New extreme heat weather warning issued for the South West explained

Credit Charlie Powell

The phrase "be careful what you wish for" springs to mind after experiencing the weather over the last few days. A couple of weeks of cool and often rainy skies at the start of July made it feel as though summer wasn't going to show up. Then, as high pressure arrived last week on the 16th, so too did the sunshine and a hike in temperatures.

Sunny skies during the weekend of 17-18 July Credit: NASA Worldview

Temperatures have regularly been around the 30 Celsius mark since the July 18 - not record breaking heat, but prolonged, which prompted the Met Office to issue a brand new type of warning for "Extreme heat".

Extreme heat warning from the Met Office Credit: Met Office

Unlike a heatwave, which is based on temperature thresholds being exceeded, a heat warning is based on the impacts resulting from prolonged high temperatures by day and night.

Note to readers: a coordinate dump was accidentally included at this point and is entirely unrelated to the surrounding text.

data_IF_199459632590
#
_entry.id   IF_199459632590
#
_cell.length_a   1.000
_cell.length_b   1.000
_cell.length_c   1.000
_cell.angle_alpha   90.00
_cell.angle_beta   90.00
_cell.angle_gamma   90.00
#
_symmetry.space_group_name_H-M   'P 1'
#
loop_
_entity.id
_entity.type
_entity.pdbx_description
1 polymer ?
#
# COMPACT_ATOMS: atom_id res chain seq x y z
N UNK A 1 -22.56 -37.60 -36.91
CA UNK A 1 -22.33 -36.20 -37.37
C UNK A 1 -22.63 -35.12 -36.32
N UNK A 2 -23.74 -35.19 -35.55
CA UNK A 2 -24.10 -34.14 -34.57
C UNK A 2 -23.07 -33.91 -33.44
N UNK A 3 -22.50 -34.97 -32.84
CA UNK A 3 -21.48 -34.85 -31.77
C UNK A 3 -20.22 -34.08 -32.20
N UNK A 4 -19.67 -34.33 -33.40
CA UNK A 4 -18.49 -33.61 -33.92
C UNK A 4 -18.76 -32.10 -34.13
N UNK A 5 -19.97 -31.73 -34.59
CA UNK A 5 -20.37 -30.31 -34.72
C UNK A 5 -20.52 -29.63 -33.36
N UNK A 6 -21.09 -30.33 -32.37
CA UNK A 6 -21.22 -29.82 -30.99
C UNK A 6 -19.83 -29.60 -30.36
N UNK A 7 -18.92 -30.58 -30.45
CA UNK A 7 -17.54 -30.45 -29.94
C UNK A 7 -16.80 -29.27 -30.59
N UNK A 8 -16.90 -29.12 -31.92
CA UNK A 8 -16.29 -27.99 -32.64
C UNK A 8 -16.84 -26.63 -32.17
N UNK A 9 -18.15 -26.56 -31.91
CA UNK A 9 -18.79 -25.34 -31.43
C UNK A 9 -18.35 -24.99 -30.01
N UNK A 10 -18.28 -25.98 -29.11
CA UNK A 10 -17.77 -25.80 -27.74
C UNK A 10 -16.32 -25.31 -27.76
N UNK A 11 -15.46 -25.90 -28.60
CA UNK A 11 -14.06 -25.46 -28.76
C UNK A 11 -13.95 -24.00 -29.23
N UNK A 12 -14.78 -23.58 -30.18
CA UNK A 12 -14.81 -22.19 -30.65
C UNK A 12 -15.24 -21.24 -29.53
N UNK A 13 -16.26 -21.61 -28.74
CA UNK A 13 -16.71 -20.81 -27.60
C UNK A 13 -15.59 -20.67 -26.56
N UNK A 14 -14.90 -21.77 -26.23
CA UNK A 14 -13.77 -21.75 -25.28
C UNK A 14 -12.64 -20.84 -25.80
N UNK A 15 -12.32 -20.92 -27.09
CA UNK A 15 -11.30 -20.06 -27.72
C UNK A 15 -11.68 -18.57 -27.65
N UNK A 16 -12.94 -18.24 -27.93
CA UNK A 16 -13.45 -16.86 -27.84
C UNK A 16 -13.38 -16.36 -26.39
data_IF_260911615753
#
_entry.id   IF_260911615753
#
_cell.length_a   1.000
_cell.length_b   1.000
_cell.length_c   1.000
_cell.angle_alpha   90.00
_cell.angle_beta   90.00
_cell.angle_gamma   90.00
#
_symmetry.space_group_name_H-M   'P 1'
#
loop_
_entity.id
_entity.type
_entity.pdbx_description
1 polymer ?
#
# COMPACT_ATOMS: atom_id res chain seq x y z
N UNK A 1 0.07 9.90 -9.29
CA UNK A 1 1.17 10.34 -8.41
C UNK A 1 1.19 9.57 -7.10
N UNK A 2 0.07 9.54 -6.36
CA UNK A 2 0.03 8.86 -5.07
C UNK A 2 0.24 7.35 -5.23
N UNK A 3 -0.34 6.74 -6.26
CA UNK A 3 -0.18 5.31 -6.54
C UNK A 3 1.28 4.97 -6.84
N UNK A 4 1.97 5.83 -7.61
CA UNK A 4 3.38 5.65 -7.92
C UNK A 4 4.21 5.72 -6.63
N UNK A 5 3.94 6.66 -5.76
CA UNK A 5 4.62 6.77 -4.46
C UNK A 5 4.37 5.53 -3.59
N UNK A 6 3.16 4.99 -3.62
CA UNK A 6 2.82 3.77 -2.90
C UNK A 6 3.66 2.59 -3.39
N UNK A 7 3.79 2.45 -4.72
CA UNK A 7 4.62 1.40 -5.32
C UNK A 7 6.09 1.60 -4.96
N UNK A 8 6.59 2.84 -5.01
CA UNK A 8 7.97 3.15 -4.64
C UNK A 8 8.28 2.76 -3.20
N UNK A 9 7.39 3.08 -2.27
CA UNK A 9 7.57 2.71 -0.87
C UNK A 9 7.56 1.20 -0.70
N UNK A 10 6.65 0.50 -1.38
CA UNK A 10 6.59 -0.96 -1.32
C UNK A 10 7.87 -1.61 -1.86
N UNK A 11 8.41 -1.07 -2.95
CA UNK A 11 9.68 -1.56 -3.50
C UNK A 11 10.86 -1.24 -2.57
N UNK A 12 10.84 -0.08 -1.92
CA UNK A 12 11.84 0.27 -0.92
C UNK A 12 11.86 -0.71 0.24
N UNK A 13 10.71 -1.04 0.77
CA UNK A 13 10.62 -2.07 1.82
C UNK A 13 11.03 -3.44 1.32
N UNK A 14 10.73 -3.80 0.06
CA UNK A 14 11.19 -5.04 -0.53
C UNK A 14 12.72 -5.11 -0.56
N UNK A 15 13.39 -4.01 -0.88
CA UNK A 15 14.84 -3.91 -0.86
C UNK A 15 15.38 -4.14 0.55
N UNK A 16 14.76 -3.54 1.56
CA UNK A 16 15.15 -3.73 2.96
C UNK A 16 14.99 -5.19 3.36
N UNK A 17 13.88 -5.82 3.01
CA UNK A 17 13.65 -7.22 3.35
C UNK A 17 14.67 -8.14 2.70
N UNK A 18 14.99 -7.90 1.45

These impacts could be health-related, especially for the elderly and very young, and those with underlying health conditions. Heat also affects infrastructure, such as roads and rail, as people travel to the coast to seek lower temperatures.

It can also impact appliances and equipment not designed or used to working when it's so hot.

There are things we can do to keep cool during hot weather and thankfully, as we head into the weekend we'll see temperatures in the low twenties and some rainfall, which feels like an odd thing to look forward to in summer.